The information age is really taking a toll on everyone’s privacy. You absolutely cannot live without technology in this day and age, and it comes at a hefty price.
Facebook and other social media apps have billions of users. Having a profile on social media used to be seen as a fad, but soon almost everyone got on board with it. Today, it is a necessity, giving you a way to stay in touch with friends and family, and it can be a major part of your professional life too.
The homepage of Facebook states: “It’s free and always will be”.
But is it really free, or does it come with a hidden price? Have we all signed off our privacy when we joined Facebook? Stick around and find out if there is any truth to the theories about Facebook listening to your private conversations.
Why Do You Think Facebook Is Listening to You?
For years now, people have been debating whether Facebook was really spying on us or not. These ideas are refuted by Facebook officials, who call them conspiracy theories. They claim that Facebook does not use the microphones in their users’ phones to record audio.
According to Facebook, ad placements are not based on private conversations. Instead, Facebook uses public profile information, the pages you like, your status updates, your interests, and so on. All of this is legal and you agree to it when you sign up.
In spite of these statements, many people feel like Facebook is stalking them. It has probably happened to you as well. Say you’re just talking with a friend about something you like, and bam, you see an ad for the exact brand or product on your news feed. Is this just a coincidence, or is something fishy going on with this beloved social media app?
Both Google and Facebook are known for collecting your browser data, whether you are logged on or not. It is very common to get targeted ads based on the info they collected this way. Maybe the ads will not be for the exact product you googled, but for something similar based on your preferences.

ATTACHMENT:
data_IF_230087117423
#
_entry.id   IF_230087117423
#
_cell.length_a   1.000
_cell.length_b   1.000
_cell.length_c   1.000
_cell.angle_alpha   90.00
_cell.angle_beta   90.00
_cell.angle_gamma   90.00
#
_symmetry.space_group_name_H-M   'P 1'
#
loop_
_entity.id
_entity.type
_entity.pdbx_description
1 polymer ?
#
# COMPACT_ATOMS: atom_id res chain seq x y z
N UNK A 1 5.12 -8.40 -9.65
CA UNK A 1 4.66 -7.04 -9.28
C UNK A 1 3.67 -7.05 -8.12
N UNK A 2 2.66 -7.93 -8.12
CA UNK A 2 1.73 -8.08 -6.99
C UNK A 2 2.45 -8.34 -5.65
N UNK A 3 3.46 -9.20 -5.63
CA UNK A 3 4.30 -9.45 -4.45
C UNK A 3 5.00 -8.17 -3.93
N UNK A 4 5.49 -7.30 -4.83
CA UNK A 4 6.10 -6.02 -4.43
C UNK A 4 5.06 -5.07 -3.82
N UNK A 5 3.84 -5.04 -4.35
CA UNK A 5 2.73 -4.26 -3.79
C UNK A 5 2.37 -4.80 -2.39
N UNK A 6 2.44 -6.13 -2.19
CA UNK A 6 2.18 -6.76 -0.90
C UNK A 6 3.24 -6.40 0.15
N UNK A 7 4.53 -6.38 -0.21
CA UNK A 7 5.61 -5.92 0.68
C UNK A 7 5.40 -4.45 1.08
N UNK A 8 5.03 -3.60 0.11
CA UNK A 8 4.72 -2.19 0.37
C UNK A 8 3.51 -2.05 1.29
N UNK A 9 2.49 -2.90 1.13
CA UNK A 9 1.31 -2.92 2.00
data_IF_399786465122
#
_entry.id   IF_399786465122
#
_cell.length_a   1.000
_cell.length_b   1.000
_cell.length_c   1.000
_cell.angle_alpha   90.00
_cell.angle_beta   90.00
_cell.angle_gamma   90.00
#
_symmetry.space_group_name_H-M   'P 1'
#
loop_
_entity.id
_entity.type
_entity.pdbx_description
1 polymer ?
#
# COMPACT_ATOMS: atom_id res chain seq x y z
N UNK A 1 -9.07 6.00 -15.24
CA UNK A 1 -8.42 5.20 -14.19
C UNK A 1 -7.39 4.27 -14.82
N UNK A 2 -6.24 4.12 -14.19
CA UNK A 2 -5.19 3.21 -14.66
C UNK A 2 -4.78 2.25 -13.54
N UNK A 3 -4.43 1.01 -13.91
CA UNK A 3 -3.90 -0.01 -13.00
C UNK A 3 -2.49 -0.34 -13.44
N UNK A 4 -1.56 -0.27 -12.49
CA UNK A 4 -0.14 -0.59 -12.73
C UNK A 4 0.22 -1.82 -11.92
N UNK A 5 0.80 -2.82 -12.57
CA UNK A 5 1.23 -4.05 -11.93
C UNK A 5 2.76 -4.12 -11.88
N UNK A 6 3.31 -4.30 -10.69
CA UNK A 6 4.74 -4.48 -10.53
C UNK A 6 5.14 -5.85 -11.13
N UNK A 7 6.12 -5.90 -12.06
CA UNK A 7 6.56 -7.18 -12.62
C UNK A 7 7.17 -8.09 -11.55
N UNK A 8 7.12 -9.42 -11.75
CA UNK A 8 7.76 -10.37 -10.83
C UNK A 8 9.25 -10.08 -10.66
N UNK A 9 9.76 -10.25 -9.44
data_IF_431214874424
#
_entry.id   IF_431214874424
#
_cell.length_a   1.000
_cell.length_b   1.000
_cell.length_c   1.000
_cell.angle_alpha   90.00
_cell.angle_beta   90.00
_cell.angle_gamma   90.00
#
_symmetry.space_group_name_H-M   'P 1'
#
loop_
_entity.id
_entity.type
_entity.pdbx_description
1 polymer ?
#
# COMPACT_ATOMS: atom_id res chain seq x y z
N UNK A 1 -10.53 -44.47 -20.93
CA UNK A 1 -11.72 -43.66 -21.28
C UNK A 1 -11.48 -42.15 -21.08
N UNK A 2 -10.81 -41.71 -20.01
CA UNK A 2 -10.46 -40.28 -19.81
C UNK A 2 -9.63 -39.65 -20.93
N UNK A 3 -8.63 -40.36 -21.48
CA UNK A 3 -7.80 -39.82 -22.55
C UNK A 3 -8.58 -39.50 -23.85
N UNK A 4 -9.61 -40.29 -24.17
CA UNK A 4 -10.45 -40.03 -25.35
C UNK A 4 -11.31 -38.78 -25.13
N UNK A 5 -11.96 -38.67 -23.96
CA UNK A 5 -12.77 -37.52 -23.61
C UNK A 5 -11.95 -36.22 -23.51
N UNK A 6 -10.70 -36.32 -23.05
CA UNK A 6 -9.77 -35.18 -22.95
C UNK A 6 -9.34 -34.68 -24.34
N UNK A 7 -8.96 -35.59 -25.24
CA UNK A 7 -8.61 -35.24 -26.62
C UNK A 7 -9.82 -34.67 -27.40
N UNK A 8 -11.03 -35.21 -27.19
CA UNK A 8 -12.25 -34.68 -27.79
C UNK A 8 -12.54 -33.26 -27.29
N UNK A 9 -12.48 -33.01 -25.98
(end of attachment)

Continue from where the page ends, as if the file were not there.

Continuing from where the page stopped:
Your Facebook Friends Could Be the Link
Facebook also tracks your location, and if you go out with friends and take a picture, it will use this information as well. Why is this important? Because Facebook follows more than just your picture tags. It follows your friends too, and it knows how close you are with each friend based on your interactions.
Thanks to that information, Facebook can take your friends into account when it places ads for you. Maybe you did not Google that product you just talked about, but your friend did, and Facebook knows it.
Even if your friend list is not that crowded, and you talked about something with just one person, it could be enough for Facebook to realize the potential for profit. But first, your friend has to have Googled the product in question.
Measures of Prevention
It is very difficult to stop Facebook from what it is doing with its targeted ads. However, you can at least restrict access to your private information. You can find out a lot about this if you click on “Managing Your Account” on Facebook and then go into Accessing & Downloading Your Information. You can also check out the Privacy and Safety menu if you want to know more.
In case you think you are at the point of no return, the final solution is to completely delete Facebook. To do so, go to “Managing Your Account”, then Deactivating or Deleting Your Account. This way, you will delete almost all your data from the Facebook servers.
It’s unclear how much of your deleted data is retained by Facebook. But your private information should not be available online anymore if you do all this. It takes 30 days to entirely wipe a profile, and you can change your mind during this period. After the 30 days are up, there is no way of retrieving the deleted data.
So Is Facebook Really Listening?
Facebook may have a spotty record in terms of security and privacy, but it most likely is not actually listening to your daily conversations. This would take too much time and effort and it is obviously illegal. A privacy breach of that scale would be the end of this social app.
There is no supporting evidence to the many theories about Facebook eavesdropping. But since people willingly give up a great deal of their privacy and personal information, it’s not surprising that targeted ads are becoming distressingly accurate.